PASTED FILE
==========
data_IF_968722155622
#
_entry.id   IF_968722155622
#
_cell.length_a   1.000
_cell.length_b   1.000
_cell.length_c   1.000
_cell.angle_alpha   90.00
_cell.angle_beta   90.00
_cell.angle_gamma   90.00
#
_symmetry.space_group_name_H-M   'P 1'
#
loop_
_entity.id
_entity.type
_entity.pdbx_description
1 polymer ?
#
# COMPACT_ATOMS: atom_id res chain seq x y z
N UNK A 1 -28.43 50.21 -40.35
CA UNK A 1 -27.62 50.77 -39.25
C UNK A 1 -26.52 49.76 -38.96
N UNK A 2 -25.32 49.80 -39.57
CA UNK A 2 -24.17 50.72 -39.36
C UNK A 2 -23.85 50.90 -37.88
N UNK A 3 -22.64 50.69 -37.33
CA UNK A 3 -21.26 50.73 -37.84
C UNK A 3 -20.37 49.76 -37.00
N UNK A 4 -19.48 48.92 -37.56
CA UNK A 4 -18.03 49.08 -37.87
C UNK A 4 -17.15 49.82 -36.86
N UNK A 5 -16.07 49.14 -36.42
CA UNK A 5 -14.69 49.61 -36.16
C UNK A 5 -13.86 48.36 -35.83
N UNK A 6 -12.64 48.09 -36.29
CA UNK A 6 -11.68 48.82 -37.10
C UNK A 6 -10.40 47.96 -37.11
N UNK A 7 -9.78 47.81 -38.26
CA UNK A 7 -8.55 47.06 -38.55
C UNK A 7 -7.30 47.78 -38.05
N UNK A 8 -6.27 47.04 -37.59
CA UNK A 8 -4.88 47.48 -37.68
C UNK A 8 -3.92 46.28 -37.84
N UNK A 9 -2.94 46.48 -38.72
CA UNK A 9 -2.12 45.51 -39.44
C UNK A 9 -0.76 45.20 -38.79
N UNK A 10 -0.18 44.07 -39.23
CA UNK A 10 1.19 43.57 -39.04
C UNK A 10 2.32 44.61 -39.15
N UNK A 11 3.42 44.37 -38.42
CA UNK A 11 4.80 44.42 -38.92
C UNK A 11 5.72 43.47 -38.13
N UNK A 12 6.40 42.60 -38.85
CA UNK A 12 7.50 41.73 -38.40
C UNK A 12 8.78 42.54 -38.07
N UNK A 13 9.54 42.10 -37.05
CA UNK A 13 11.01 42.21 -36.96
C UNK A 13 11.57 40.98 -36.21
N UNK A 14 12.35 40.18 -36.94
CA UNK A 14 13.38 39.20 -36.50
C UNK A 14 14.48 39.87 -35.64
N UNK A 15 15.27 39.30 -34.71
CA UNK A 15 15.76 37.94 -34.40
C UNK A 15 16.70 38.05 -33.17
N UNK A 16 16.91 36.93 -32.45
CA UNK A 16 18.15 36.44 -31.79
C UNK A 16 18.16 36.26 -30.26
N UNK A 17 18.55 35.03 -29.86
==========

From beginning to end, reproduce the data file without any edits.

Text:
data_IF_968722155622
#
_entry.id   IF_968722155622
#
_cell.length_a   1.000
_cell.length_b   1.000
_cell.length_c   1.000
_cell.angle_alpha   90.00
_cell.angle_beta   90.00
_cell.angle_gamma   90.00
#
_symmetry.space_group_name_H-M   'P 1'
#
loop_
_entity.id
_entity.type
_entity.pdbx_description
1 polymer ?
#
# COMPACT_ATOMS: atom_id res chain seq x y z
N UNK A 1 -28.43 50.21 -40.35
CA UNK A 1 -27.62 50.77 -39.25
C UNK A 1 -26.52 49.76 -38.96
N UNK A 2 -25.32 49.80 -39.57
CA UNK A 2 -24.17 50.72 -39.36
C UNK A 2 -23.85 50.90 -37.88
N UNK A 3 -22.64 50.69 -37.33
CA UNK A 3 -21.26 50.73 -37.84
C UNK A 3 -20.37 49.76 -37.00
N UNK A 4 -19.48 48.92 -37.56
CA UNK A 4 -18.03 49.08 -37.87
C UNK A 4 -17.15 49.82 -36.86
N UNK A 5 -16.07 49.14 -36.42
CA UNK A 5 -14.69 49.61 -36.16
C UNK A 5 -13.86 48.36 -35.83
N UNK A 6 -12.64 48.09 -36.29
CA UNK A 6 -11.68 48.82 -37.10
C UNK A 6 -10.40 47.96 -37.11
N UNK A 7 -9.78 47.81 -38.26
CA UNK A 7 -8.55 47.06 -38.55
C UNK A 7 -7.30 47.78 -38.05
N UNK A 8 -6.27 47.04 -37.59
CA UNK A 8 -4.88 47.48 -37.68
C UNK A 8 -3.92 46.28 -37.84
N UNK A 9 -2.94 46.48 -38.72
CA UNK A 9 -2.12 45.51 -39.44
C UNK A 9 -0.76 45.20 -38.79
N UNK A 10 -0.18 44.07 -39.23
CA UNK A 10 1.19 43.57 -39.04
C UNK A 10 2.32 44.61 -39.15
N UNK A 11 3.42 44.37 -38.42
CA UNK A 11 4.80 44.42 -38.92
C UNK A 11 5.72 43.47 -38.13
N UNK A 12 6.40 42.60 -38.85
CA UNK A 12 7.50 41.73 -38.40
C UNK A 12 8.78 42.54 -38.07
N UNK A 13 9.54 42.10 -37.05
CA UNK A 13 11.01 42.21 -36.96
C UNK A 13 11.57 40.98 -36.21
N UNK A 14 12.35 40.18 -36.94
CA UNK A 14 13.38 39.20 -36.50
C UNK A 14 14.48 39.87 -35.64
N UNK A 15 15.27 39.30 -34.71
CA UNK A 15 15.76 37.94 -34.40
C UNK A 15 16.70 38.05 -33.17
N UNK A 16 16.91 36.93 -32.45
CA UNK A 16 18.15 36.44 -31.79
C UNK A 16 18.16 36.26 -30.26
N UNK A 17 18.55 35.03 -29.86